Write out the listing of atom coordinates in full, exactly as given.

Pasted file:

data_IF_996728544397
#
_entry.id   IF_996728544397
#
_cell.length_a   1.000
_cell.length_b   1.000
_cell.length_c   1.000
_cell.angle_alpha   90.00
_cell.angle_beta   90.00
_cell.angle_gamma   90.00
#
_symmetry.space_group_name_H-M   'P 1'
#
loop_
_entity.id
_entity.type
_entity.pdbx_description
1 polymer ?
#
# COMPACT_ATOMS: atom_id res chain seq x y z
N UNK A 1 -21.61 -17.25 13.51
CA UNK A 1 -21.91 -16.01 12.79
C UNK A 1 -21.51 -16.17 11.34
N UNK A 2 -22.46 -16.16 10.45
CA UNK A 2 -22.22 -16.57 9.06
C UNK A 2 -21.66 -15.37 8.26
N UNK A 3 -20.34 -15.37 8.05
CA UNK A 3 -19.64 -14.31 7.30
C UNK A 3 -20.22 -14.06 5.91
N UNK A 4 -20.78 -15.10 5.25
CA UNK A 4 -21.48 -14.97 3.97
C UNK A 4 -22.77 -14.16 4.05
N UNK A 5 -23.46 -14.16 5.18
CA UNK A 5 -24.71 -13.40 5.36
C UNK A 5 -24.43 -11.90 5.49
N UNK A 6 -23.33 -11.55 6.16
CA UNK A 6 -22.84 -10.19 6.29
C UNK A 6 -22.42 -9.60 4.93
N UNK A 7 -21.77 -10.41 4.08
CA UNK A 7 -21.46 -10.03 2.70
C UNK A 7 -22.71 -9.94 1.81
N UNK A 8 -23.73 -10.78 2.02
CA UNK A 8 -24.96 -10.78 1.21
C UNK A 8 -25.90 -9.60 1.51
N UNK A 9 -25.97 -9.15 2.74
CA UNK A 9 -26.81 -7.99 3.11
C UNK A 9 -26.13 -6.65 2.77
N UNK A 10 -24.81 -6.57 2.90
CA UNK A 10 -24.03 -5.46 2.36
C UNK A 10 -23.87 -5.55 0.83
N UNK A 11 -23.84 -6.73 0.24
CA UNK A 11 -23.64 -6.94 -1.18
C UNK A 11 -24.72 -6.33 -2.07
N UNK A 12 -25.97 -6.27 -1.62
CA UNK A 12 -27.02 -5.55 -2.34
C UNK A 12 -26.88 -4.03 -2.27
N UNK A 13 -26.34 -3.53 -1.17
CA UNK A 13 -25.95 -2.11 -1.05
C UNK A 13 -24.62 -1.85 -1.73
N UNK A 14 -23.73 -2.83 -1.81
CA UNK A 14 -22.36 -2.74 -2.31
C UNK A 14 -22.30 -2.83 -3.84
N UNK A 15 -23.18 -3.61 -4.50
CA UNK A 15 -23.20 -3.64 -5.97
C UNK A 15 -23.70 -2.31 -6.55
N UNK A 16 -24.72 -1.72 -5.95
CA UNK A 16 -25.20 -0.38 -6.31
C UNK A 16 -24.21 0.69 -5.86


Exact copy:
data_IF_996728544397
#
_entry.id   IF_996728544397
#
_cell.length_a   1.000
_cell.length_b   1.000
_cell.length_c   1.000
_cell.angle_alpha   90.00
_cell.angle_beta   90.00
_cell.angle_gamma   90.00
#
_symmetry.space_group_name_H-M   'P 1'
#
loop_
_entity.id
_entity.type
_entity.pdbx_description
1 polymer ?
#
# COMPACT_ATOMS: atom_id res chain seq x y z
N UNK A 1 -21.61 -17.25 13.51
CA UNK A 1 -21.91 -16.01 12.79
C UNK A 1 -21.51 -16.17 11.34
N UNK A 2 -22.46 -16.16 10.45
CA UNK A 2 -22.22 -16.57 9.06
C UNK A 2 -21.66 -15.37 8.26
N UNK A 3 -20.34 -15.37 8.05
CA UNK A 3 -19.64 -14.31 7.30
C UNK A 3 -20.22 -14.06 5.91
N UNK A 4 -20.78 -15.10 5.25
CA UNK A 4 -21.48 -14.97 3.97
C UNK A 4 -22.77 -14.16 4.05
N UNK A 5 -23.46 -14.16 5.18
CA UNK A 5 -24.71 -13.40 5.36
C UNK A 5 -24.43 -11.90 5.49
N UNK A 6 -23.33 -11.55 6.16
CA UNK A 6 -22.84 -10.19 6.29
C UNK A 6 -22.42 -9.60 4.93
N UNK A 7 -21.77 -10.41 4.08
CA UNK A 7 -21.46 -10.03 2.70
C UNK A 7 -22.71 -9.94 1.81
N UNK A 8 -23.73 -10.78 2.02
CA UNK A 8 -24.96 -10.78 1.21
C UNK A 8 -25.90 -9.60 1.51
N UNK A 9 -25.97 -9.15 2.74
CA UNK A 9 -26.81 -7.99 3.11
C UNK A 9 -26.13 -6.65 2.77
N UNK A 10 -24.81 -6.57 2.90
CA UNK A 10 -24.03 -5.46 2.36
C UNK A 10 -23.87 -5.55 0.83
N UNK A 11 -23.84 -6.73 0.24
CA UNK A 11 -23.64 -6.94 -1.18
C UNK A 11 -24.72 -6.33 -2.07
N UNK A 12 -25.97 -6.27 -1.62
CA UNK A 12 -27.02 -5.55 -2.34
C UNK A 12 -26.88 -4.03 -2.27
N UNK A 13 -26.34 -3.53 -1.17
CA UNK A 13 -25.95 -2.11 -1.05
C UNK A 13 -24.62 -1.85 -1.73
N UNK A 14 -23.73 -2.83 -1.81
CA UNK A 14 -22.36 -2.74 -2.31
C UNK A 14 -22.30 -2.83 -3.84
N UNK A 15 -23.18 -3.61 -4.50
CA UNK A 15 -23.20 -3.64 -5.97
C UNK A 15 -23.70 -2.31 -6.55
N UNK A 16 -24.72 -1.72 -5.95
CA UNK A 16 -25.20 -0.38 -6.31
C UNK A 16 -24.21 0.69 -5.86